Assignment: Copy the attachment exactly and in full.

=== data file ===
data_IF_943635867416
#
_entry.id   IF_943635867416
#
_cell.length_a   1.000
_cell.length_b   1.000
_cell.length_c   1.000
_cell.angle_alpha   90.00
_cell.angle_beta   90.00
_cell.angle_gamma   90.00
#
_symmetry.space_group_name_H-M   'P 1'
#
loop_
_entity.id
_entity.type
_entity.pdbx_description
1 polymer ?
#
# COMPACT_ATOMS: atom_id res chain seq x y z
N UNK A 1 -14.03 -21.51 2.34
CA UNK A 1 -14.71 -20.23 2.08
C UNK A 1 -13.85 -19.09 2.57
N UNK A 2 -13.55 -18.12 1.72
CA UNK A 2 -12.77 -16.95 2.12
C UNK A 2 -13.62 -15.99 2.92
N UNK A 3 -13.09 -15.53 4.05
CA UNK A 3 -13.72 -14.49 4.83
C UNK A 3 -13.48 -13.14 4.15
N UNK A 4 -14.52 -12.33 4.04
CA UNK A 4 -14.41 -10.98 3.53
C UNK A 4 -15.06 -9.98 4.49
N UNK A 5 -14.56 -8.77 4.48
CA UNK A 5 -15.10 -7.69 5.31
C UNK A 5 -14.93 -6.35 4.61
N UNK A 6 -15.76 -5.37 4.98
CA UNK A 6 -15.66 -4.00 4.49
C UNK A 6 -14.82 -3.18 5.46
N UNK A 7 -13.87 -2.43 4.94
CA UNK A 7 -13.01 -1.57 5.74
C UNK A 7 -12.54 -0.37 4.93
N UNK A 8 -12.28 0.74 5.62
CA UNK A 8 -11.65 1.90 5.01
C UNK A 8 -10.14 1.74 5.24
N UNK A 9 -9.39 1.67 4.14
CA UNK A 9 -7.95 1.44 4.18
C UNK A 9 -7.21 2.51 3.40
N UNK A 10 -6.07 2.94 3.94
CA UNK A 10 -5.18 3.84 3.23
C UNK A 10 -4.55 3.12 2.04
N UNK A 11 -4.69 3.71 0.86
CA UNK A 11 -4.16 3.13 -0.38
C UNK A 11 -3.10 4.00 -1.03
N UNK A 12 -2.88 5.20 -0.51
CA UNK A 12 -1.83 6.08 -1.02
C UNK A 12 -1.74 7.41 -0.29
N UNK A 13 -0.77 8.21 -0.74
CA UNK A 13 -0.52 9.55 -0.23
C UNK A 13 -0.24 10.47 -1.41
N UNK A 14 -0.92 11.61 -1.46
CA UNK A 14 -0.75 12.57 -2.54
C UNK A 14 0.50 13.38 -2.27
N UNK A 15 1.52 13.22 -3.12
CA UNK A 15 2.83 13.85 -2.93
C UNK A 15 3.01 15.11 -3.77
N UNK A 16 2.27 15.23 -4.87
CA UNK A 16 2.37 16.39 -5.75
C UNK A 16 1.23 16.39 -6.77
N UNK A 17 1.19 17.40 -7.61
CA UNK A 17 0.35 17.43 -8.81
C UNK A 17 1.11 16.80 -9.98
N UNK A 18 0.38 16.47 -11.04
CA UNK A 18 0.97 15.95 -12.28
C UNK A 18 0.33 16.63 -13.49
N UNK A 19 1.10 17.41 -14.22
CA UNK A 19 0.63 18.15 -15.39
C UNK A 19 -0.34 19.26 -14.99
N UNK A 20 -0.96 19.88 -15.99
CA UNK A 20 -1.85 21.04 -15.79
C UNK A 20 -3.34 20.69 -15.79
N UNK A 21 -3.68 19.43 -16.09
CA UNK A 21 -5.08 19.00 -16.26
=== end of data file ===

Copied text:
data_IF_943635867416
#
_entry.id   IF_943635867416
#
_cell.length_a   1.000
_cell.length_b   1.000
_cell.length_c   1.000
_cell.angle_alpha   90.00
_cell.angle_beta   90.00
_cell.angle_gamma   90.00
#
_symmetry.space_group_name_H-M   'P 1'
#
loop_
_entity.id
_entity.type
_entity.pdbx_description
1 polymer ?
#
# COMPACT_ATOMS: atom_id res chain seq x y z
N UNK A 1 -14.03 -21.51 2.34
CA UNK A 1 -14.71 -20.23 2.08
C UNK A 1 -13.85 -19.09 2.57
N UNK A 2 -13.55 -18.12 1.72
CA UNK A 2 -12.77 -16.95 2.12
C UNK A 2 -13.62 -15.99 2.92
N UNK A 3 -13.09 -15.53 4.05
CA UNK A 3 -13.72 -14.49 4.83
C UNK A 3 -13.48 -13.14 4.15
N UNK A 4 -14.52 -12.33 4.04
CA UNK A 4 -14.41 -10.98 3.53
C UNK A 4 -15.06 -9.98 4.49
N UNK A 5 -14.56 -8.77 4.48
CA UNK A 5 -15.10 -7.69 5.31
C UNK A 5 -14.93 -6.35 4.61
N UNK A 6 -15.76 -5.37 4.98
CA UNK A 6 -15.66 -4.00 4.49
C UNK A 6 -14.82 -3.18 5.46
N UNK A 7 -13.87 -2.43 4.94
CA UNK A 7 -13.01 -1.57 5.74
C UNK A 7 -12.54 -0.37 4.93
N UNK A 8 -12.28 0.74 5.62
CA UNK A 8 -11.65 1.90 5.01
C UNK A 8 -10.14 1.74 5.24
N UNK A 9 -9.39 1.67 4.14
CA UNK A 9 -7.95 1.44 4.18
C UNK A 9 -7.21 2.51 3.40
N UNK A 10 -6.07 2.94 3.94
CA UNK A 10 -5.18 3.84 3.23
C UNK A 10 -4.55 3.12 2.04
N UNK A 11 -4.69 3.71 0.86
CA UNK A 11 -4.16 3.13 -0.38
C UNK A 11 -3.10 4.00 -1.03
N UNK A 12 -2.88 5.20 -0.51
CA UNK A 12 -1.83 6.08 -1.02
C UNK A 12 -1.74 7.41 -0.29
N UNK A 13 -0.77 8.21 -0.74
CA UNK A 13 -0.52 9.55 -0.23
C UNK A 13 -0.24 10.47 -1.41
N UNK A 14 -0.92 11.61 -1.46
CA UNK A 14 -0.75 12.57 -2.54
C UNK A 14 0.50 13.38 -2.27
N UNK A 15 1.52 13.22 -3.12
CA UNK A 15 2.83 13.85 -2.93
C UNK A 15 3.01 15.11 -3.77
N UNK A 16 2.27 15.23 -4.87
CA UNK A 16 2.37 16.39 -5.75
C UNK A 16 1.23 16.39 -6.77
N UNK A 17 1.19 17.40 -7.61
CA UNK A 17 0.35 17.43 -8.81
C UNK A 17 1.11 16.80 -9.98
N UNK A 18 0.38 16.47 -11.04
CA UNK A 18 0.97 15.95 -12.28
C UNK A 18 0.33 16.63 -13.49
N UNK A 19 1.10 17.41 -14.22
CA UNK A 19 0.63 18.15 -15.39
C UNK A 19 -0.34 19.26 -14.99
N UNK A 20 -0.96 19.88 -15.99
CA UNK A 20 -1.85 21.04 -15.79
C UNK A 20 -3.34 20.69 -15.79
N UNK A 21 -3.68 19.43 -16.09
CA UNK A 21 -5.08 19.00 -16.26